This was DC’s ground-breaking series of the 1980s, making superstars out of Marv Wolfman and George Perez. While there’s some truth to the notion that it was intended as a knock-off of (or competition for) the X-Men, it quickly found its own voice with a completely different set of characters. For 50 issues of the first series it was absolutely outstanding. As DC’s best-selling title it was relaunched in 1984 using higher-quality paper.
But Perez left following vol. 2 #5 (1985), and the series was never the same after that. Wolfman was struck by a lengthy bout with writer’s block, and the stories dragged on and often didn’t make much sense. Even when Perez returned with #50 (1988) for a few issues, the magic was gone. The last issue I bought was part of an ill-advised Batman crossover. I’ve come back for the occasional Titans story since then, but none of them have been anywhere near as good as Wolfman and Perez.
- The Avengers:
- My first issue: vol. 1 #179 (1979)
- When it jumped the shark: #239 (1984)
- My last issue: #306 (1989)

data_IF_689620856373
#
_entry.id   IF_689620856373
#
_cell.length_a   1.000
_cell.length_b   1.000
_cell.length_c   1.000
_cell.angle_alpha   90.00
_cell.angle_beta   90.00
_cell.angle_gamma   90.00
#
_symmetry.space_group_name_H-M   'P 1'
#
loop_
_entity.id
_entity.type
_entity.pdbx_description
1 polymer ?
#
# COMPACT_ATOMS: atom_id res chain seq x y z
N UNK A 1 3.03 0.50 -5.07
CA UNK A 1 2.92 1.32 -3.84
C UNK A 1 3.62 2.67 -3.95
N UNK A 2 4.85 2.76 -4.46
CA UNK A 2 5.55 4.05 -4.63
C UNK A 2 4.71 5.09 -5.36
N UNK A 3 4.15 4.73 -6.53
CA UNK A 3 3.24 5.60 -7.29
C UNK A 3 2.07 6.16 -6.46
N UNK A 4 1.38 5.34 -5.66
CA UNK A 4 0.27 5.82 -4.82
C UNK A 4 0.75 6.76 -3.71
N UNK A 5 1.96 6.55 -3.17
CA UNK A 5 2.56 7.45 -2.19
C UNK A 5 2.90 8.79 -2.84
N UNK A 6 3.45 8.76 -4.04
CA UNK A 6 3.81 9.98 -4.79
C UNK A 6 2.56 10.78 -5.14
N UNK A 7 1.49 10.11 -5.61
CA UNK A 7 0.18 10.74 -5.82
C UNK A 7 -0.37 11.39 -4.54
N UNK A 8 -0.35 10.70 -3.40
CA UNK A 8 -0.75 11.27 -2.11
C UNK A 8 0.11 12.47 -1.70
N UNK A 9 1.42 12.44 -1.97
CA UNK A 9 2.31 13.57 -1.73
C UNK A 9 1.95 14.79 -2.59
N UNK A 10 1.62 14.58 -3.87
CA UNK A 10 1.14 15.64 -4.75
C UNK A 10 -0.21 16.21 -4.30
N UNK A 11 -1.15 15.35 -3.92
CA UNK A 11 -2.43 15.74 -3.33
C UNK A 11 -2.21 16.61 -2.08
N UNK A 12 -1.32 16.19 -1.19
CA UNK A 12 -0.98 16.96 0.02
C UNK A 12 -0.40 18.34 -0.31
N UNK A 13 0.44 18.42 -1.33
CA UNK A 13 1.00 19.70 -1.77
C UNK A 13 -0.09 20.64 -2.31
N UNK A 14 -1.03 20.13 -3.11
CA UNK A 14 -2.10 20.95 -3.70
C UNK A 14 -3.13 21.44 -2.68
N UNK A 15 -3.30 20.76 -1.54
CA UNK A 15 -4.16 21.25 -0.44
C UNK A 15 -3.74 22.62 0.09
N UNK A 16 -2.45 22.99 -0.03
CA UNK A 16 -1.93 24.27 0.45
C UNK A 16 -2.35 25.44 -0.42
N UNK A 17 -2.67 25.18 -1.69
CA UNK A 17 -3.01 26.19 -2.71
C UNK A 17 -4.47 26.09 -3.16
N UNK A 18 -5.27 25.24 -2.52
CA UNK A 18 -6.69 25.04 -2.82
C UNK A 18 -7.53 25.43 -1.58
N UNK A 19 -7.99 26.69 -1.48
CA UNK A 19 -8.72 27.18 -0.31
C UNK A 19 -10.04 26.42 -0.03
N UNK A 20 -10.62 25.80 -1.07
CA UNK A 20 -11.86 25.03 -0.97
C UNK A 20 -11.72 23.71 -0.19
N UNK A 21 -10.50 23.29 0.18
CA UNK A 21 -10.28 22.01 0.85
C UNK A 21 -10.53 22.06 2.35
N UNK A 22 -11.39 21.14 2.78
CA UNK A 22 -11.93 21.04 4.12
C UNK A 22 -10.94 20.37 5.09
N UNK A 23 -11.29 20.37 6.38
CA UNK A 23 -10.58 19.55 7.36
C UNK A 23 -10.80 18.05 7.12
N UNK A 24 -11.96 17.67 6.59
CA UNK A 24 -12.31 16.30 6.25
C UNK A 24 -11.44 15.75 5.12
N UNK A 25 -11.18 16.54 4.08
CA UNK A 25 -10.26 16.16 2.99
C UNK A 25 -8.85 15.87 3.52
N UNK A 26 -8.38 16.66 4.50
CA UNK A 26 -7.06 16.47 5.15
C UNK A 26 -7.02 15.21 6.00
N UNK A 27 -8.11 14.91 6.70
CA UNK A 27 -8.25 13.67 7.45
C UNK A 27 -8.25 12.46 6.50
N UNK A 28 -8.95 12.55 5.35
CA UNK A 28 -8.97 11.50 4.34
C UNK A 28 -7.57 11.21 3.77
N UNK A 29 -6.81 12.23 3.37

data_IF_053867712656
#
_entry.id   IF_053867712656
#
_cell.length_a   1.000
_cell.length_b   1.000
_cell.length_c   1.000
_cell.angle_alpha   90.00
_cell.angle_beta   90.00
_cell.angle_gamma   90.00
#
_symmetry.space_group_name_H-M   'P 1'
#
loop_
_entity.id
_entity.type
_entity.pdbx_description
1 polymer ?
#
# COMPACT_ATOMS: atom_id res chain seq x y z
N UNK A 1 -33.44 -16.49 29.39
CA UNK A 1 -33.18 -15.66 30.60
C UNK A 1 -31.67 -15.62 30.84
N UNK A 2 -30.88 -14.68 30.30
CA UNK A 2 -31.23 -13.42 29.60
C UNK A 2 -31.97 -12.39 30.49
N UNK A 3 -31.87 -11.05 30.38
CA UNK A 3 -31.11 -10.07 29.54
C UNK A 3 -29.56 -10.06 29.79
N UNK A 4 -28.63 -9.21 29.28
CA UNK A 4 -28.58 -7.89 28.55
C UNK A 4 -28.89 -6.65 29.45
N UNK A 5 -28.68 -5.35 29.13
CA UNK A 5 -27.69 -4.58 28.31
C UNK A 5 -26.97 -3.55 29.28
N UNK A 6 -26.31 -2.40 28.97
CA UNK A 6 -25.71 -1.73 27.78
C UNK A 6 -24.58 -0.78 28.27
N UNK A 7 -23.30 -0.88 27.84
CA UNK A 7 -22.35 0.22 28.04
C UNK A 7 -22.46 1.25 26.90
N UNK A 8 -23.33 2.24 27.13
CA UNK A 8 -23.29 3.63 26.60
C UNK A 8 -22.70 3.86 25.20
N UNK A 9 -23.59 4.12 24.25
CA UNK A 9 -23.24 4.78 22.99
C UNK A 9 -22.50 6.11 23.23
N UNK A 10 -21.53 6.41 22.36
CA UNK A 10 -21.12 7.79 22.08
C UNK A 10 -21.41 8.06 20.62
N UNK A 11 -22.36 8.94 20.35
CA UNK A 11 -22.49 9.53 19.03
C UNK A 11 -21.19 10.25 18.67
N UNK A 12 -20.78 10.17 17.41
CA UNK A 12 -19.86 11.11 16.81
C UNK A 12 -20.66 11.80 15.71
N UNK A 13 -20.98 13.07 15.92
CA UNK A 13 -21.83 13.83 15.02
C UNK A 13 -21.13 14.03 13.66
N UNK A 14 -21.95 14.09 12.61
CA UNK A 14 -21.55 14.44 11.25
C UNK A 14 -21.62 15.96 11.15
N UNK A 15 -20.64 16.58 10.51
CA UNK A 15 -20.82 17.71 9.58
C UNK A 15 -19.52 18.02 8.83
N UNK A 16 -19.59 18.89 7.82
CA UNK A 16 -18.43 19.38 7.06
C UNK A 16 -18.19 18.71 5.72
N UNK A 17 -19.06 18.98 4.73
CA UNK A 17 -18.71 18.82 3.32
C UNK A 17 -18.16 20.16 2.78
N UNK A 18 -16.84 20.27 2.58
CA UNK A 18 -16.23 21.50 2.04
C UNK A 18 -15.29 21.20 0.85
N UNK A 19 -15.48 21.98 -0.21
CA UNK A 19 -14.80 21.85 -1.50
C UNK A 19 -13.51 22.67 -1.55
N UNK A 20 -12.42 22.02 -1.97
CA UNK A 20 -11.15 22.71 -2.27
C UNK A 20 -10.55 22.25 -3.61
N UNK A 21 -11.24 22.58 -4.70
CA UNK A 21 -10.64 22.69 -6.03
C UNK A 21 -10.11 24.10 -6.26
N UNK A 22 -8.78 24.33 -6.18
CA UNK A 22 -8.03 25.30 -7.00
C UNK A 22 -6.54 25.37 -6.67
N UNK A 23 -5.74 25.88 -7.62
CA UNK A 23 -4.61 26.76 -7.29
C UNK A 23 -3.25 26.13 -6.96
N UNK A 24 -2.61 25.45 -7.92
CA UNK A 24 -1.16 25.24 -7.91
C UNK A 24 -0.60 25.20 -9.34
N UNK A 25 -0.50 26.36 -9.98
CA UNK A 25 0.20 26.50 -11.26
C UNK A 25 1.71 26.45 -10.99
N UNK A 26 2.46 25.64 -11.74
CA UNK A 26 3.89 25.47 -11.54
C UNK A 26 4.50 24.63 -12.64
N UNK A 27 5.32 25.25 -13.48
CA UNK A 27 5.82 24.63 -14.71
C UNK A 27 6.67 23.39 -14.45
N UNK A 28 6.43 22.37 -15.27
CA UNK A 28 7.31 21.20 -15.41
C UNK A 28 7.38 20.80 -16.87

This is the only one of these four series where I got on board after the series’ heyday. Really, its first heyday was in the late 60s under Roy Thomas, John Buscema and Neal Adams, but it had a couple of nifty runs in the 70s, first written by Steve Englehart, and later by Jim Shooter. My first issue was just after the Shooter run, and although it was a fun period – with art by John Byrne and then George Perez – I learned years later that the earlier stuff really was better.
Shooter returned for a controversial run in which one of the heroes has a breakdown and goes to prison. A lot of people hated that run, but I thought it was okay. No, it was really when Roger Stern came on board as writer that the series lost me. To be fair, he was hobbled for a while by the mediocre art of Al Milgrom and Joe Sinnott, but even though I’ve loved most everything else I’ve read by Stern, his Avengers run just never clicked for me. I think the series reached its nadir when the team appeared on Letterman.
After this, Buscema and Tom Palmer took over the art chores again, and it was a very pretty book, but the series lost many of its stars and the second-stringers who came on board just didn’t interest me. It seemed like the series became one long soap opera with rather uninteresting characters. I can’t honestly say I remember exactly which issue was my last, but I know the overhaul in #300 (by which time I think Stern had already departed) killed whatever interest I’d had left.